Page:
@Blue Ink: I can see the attraction of DSL's for your problem space, I have had to deal with similar instances where each new customer had their own hardware and we had to (in effect) create a bunch of regular expressions and classes that mapped to their hardware protocols. The problem you would have is that you would need to create a new DSL for each new customer, with no reuse, plus the headache of creating the DSL.
Maintenance is not really improved because a new developer on the system would now need to learn several languages anyway. In this type of environment DSL cause as many problems as they fix, so for me a DSL is truly useful only when is can be reused i.e. hardware manufacturers start using standards rather than their own user defined protocols. HTML is a good DSL to use as an example, as though there are subtleties that differ across browsers, for the most part it is a little bit more manageable than the hardware you are talking about.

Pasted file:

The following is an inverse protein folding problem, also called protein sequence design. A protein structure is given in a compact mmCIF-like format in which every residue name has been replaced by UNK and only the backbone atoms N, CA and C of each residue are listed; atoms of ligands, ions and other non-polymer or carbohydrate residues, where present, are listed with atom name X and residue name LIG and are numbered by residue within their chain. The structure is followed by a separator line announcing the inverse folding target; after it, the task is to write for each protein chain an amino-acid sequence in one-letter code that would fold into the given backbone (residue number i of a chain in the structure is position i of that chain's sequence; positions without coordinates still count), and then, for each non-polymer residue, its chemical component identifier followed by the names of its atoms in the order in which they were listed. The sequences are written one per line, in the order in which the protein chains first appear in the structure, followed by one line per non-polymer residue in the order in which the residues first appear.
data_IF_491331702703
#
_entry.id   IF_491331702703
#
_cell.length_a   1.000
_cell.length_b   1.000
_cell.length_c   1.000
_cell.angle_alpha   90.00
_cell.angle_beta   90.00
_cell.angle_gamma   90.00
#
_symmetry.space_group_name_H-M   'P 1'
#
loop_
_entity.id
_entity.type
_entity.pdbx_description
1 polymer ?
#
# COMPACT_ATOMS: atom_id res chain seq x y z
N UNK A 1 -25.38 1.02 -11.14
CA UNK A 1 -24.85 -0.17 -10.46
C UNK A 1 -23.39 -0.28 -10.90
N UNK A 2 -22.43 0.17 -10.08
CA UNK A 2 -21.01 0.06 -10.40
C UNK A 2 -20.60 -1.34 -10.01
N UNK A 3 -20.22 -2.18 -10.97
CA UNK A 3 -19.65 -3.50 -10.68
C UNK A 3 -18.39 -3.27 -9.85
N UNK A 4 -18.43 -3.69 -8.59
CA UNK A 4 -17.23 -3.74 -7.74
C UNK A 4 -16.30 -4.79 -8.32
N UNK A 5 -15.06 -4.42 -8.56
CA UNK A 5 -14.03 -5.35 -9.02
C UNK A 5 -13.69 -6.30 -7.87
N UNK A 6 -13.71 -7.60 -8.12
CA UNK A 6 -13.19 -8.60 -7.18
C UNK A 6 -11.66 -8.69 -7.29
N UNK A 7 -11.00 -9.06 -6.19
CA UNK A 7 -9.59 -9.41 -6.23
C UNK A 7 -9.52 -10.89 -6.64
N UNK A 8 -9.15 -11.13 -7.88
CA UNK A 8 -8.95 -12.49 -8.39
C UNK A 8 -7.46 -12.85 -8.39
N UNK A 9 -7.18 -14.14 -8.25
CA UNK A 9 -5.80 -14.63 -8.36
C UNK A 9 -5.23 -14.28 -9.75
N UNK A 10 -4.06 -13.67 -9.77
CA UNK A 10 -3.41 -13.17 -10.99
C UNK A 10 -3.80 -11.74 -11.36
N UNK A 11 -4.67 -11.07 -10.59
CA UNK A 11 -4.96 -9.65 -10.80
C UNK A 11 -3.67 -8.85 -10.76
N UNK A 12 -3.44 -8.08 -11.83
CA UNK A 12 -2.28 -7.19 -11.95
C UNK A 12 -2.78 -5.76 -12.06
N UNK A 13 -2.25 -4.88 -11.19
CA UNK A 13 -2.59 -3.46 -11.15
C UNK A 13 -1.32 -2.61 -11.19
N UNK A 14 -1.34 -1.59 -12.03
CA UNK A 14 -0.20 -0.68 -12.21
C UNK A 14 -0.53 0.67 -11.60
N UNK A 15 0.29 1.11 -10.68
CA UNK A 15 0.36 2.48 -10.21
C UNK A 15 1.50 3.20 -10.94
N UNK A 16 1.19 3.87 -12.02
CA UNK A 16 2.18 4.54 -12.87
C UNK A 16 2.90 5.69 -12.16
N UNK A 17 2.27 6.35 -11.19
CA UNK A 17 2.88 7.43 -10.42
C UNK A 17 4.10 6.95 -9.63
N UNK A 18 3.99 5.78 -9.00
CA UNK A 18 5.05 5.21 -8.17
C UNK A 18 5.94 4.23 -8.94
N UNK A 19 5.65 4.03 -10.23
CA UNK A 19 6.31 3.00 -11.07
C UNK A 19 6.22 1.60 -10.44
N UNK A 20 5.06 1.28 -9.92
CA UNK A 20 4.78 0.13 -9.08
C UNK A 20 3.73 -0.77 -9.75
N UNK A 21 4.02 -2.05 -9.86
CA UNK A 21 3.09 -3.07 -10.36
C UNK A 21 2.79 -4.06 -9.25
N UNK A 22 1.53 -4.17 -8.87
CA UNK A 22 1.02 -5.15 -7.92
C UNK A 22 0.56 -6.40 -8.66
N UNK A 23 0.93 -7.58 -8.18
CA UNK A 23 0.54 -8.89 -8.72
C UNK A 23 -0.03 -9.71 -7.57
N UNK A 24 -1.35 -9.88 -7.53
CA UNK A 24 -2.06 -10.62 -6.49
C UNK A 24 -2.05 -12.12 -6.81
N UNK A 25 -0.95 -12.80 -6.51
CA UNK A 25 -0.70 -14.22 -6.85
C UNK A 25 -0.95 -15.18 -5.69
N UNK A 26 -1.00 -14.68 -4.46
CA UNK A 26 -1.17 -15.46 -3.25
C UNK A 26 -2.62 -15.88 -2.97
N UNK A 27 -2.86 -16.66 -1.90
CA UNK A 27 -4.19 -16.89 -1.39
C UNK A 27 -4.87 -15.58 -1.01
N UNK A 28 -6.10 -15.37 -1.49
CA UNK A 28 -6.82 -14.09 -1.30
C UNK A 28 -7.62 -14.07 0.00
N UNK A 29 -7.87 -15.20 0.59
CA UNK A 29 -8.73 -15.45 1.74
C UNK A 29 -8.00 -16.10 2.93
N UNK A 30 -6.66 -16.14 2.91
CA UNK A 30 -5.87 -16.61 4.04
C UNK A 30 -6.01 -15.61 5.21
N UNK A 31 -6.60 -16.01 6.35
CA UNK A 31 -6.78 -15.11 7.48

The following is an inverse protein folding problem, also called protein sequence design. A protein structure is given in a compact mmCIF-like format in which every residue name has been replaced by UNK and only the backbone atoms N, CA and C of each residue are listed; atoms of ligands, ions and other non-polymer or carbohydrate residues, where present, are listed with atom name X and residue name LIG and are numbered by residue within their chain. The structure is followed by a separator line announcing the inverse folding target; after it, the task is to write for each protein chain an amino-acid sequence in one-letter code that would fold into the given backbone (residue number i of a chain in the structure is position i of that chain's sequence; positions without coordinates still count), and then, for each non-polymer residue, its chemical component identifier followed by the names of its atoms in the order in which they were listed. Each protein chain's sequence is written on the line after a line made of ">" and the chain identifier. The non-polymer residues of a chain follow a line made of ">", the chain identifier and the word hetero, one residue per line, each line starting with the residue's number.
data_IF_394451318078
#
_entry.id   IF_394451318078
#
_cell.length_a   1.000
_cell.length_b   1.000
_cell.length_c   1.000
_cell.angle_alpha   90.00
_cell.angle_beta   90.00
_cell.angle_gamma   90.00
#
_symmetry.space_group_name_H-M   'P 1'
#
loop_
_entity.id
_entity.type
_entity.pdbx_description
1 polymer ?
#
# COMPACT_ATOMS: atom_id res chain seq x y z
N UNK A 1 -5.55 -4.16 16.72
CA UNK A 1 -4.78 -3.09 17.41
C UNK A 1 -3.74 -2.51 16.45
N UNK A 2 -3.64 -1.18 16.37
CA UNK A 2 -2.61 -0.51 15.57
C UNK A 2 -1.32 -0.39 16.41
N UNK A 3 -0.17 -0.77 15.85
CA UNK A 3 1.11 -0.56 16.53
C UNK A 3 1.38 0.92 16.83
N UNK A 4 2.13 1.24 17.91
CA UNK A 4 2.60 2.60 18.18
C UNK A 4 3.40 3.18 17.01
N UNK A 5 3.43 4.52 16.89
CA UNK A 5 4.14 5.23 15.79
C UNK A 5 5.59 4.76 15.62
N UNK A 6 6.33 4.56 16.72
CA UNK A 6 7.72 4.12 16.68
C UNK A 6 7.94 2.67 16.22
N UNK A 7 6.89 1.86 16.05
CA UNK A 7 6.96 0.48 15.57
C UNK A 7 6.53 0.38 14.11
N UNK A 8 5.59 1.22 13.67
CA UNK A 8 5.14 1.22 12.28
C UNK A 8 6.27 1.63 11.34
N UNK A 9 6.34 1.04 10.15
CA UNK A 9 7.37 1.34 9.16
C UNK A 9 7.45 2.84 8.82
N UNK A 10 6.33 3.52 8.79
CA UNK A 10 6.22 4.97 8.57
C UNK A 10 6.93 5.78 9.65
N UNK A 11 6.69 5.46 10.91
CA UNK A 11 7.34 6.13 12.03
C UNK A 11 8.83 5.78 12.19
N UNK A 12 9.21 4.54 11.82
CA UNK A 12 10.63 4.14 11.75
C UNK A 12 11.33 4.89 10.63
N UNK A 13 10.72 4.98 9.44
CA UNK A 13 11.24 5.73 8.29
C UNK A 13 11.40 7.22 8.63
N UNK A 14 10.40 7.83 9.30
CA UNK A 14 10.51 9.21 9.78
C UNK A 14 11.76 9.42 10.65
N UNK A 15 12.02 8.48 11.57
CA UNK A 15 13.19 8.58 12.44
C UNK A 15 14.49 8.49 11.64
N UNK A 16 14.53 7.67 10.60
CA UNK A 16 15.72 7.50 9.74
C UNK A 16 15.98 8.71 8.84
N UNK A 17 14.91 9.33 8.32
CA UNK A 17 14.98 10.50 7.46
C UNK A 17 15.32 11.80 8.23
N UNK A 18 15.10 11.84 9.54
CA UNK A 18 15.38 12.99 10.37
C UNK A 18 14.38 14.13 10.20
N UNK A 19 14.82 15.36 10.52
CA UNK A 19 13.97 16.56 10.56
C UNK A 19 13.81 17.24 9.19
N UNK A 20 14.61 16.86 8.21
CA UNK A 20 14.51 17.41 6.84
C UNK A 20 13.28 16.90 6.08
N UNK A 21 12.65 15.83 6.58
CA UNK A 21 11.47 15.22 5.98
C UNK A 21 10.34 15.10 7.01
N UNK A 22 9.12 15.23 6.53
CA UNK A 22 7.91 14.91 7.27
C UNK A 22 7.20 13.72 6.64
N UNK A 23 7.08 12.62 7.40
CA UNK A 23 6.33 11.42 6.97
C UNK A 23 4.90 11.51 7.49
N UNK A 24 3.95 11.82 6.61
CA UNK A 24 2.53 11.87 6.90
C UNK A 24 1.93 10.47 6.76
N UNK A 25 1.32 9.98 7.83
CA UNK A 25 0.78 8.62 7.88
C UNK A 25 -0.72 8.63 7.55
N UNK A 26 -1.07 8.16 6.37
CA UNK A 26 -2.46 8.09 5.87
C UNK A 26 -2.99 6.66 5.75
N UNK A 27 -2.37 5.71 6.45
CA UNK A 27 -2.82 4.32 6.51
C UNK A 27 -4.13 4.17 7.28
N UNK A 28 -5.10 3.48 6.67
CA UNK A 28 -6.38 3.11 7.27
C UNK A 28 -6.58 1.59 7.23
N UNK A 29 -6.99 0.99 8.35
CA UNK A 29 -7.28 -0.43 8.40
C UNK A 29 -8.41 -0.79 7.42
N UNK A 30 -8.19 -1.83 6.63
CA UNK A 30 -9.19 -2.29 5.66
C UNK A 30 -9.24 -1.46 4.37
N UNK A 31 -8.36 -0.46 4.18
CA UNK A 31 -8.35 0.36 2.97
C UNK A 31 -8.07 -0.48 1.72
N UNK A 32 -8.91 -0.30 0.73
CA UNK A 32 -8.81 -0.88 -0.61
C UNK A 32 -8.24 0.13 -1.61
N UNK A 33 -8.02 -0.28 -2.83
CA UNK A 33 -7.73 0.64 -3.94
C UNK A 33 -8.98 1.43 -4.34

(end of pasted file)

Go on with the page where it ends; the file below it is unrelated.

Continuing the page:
@joechung:Yes my figures are a little bogus and more of a guesstimate. I was hoping someone from Microsoft would chime in and correct me
My calculation is based merely on speaking with people and determining whether they fall into the use case or not.